Do you have a most cherished book from your childhood reading?
Fairly early on in my childhood, maybe 2nd grade, my family would go on road trips and my mom would read to us in the car. The very first thing she read was the first Harry Potter book and it started this tradition where my mom would read to us every time we went on a road trip. This got me interested, and by the time we were going to read the fifth Harry Potter book, I took the book and started reading it for myself. But I don’t have a cherished book in the sense that I would always come back to it growing up. I sort of read a book, enjoyed it, and then put it away.
Okay, so reading was a really pleasure-based activity growing up. How are you liking ENGL 112 (Introduction to Literature) then since it involves multiple readings of texts and really digging in to them? I know for a lot of English majors, coming into their first year at the university, reading has been a very personal experience with a lot of private reflection, and in class we do a lot of open discussion…
I really like it. I like the way we progressed from reading short stories to poetry and so on and I also love the discussion aspect of the class. I love the way it gives me a new perspective on stories– when I read them for myself I only have my perspective to play with. The discussion aspect also gets me to read the texts multiple times and find new things, which isn’t something I would generally do outside a class situation. The whole criticism aspect of literature is really interesting as a way of getting at the underlying messages in different texts.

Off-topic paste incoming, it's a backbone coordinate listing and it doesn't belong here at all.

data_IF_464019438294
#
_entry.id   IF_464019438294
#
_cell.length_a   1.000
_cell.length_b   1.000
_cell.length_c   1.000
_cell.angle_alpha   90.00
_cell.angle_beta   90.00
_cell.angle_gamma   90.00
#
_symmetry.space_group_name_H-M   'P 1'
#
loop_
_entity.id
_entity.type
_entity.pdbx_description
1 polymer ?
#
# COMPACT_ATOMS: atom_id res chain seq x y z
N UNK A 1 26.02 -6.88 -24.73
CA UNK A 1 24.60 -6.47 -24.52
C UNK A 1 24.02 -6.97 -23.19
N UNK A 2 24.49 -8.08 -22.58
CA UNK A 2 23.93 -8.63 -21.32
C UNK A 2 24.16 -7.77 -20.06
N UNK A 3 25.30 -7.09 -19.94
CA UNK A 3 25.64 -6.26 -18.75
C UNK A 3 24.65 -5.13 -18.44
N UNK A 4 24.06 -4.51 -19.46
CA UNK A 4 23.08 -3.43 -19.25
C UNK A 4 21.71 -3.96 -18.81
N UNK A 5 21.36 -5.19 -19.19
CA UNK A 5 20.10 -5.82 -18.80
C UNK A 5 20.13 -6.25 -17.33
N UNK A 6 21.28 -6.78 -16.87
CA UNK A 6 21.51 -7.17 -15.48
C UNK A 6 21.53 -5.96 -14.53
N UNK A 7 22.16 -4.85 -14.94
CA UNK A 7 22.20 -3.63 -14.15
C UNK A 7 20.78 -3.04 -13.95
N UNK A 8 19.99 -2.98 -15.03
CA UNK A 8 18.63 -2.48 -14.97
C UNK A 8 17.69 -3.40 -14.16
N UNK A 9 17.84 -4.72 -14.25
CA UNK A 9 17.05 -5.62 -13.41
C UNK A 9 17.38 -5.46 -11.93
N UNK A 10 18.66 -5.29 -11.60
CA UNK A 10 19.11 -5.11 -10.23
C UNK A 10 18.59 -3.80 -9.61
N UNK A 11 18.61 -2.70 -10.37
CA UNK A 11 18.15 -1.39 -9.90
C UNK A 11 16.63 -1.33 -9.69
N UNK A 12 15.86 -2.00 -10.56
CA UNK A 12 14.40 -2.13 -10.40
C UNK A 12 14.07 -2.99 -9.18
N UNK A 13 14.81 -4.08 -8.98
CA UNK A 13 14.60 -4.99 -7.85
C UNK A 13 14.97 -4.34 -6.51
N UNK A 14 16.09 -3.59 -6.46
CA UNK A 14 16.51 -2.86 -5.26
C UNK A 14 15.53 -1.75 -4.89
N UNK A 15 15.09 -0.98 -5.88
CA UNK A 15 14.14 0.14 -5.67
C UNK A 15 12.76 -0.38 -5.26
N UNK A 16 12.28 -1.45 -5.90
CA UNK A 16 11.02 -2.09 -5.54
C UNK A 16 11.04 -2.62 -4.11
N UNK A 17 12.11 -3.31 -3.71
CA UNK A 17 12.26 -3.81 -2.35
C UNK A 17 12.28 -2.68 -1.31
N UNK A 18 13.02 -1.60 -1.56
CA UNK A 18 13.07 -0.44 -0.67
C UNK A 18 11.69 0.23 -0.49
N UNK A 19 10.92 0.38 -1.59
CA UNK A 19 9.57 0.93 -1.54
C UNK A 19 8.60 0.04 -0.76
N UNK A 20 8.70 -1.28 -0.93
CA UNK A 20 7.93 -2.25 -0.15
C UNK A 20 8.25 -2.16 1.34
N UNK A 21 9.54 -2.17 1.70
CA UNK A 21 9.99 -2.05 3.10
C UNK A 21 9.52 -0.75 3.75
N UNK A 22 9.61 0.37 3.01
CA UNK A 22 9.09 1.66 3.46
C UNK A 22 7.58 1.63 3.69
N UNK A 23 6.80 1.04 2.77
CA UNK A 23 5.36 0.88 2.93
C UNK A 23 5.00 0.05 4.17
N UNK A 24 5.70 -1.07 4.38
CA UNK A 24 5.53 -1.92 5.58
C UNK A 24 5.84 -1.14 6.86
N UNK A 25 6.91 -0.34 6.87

Speaking specifically in terms of academics, what are you hoping to get out of your English degree?
I really want to improve my writing. I wouldn’t say that I am a bad writer now; it’s just that I know [my writing] could be so much better. I know that with the help of the English Department, it will get there. Also, I am excited to get more exposure to different kinds of literature because when I read on my own, I tend to pick the same type of books.
Looking forward, Megan sees herself in the exciting position of having two majors that both open a lot of different doors, though she’s not sure at this point which ones she sees herself walking through. Having known from such an early age that she wanted to study literature and writing, choosing a major wasn’t a very hard decision, and so it’s a bit jarring to be faced with all of the different class options within the major itself. Still, Megan seems excited to learn and open to what our department has to offer.
Speaking for myself, I think new English majors like Megan are exactly what keep our department from becoming stagnant as we read texts which are hundreds of years old and have been reviewed countless times. The reading of a text is so dependent on the layering effect of bringing together a group of students with varied life experiences. As an upperclassman, I am overjoyed to see new majors come in each year with unique eyes to look at literature. Welcome, Megan. And welcome to all our new majors.